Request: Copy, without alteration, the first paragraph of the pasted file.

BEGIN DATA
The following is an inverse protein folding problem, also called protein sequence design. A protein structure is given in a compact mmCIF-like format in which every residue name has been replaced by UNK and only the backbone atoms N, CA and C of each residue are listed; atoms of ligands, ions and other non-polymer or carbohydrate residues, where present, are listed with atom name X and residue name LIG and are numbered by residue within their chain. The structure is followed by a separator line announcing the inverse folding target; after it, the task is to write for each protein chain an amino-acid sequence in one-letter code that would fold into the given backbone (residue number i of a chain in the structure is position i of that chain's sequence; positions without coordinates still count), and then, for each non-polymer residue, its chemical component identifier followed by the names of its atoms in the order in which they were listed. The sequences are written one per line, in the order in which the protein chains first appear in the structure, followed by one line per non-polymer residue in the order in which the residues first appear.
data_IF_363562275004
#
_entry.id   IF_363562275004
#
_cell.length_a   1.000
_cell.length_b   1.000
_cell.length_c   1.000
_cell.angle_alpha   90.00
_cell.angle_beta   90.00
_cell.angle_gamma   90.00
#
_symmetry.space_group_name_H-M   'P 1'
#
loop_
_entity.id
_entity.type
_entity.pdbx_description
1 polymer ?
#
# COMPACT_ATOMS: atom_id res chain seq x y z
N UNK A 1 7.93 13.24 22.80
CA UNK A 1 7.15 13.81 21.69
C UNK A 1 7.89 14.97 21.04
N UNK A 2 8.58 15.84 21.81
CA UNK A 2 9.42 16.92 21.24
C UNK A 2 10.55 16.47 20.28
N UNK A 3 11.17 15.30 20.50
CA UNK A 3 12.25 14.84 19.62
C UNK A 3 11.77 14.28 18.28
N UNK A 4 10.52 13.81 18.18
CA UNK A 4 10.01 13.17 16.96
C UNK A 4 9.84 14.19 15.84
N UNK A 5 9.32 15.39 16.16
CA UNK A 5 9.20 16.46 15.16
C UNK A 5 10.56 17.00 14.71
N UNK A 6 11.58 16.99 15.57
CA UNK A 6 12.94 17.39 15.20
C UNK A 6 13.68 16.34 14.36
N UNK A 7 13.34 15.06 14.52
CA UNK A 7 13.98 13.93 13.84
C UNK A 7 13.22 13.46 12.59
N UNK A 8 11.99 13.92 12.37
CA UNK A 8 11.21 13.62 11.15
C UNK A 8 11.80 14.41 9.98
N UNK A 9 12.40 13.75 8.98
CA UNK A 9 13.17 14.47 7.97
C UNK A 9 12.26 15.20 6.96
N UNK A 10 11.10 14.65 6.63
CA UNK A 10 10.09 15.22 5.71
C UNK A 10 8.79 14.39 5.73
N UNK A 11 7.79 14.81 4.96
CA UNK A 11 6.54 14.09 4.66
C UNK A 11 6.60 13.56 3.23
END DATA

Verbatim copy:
The following is an inverse protein folding problem, also called protein sequence design. A protein structure is given in a compact mmCIF-like format in which every residue name has been replaced by UNK and only the backbone atoms N, CA and C of each residue are listed; atoms of ligands, ions and other non-polymer or carbohydrate residues, where present, are listed with atom name X and residue name LIG and are numbered by residue within their chain. The structure is followed by a separator line announcing the inverse folding target; after it, the task is to write for each protein chain an amino-acid sequence in one-letter code that would fold into the given backbone (residue number i of a chain in the structure is position i of that chain's sequence; positions without coordinates still count), and then, for each non-polymer residue, its chemical component identifier followed by the names of its atoms in the order in which they were listed. The sequences are written one per line, in the order in which the protein chains first appear in the structure, followed by one line per non-polymer residue in the order in which the residues first appear.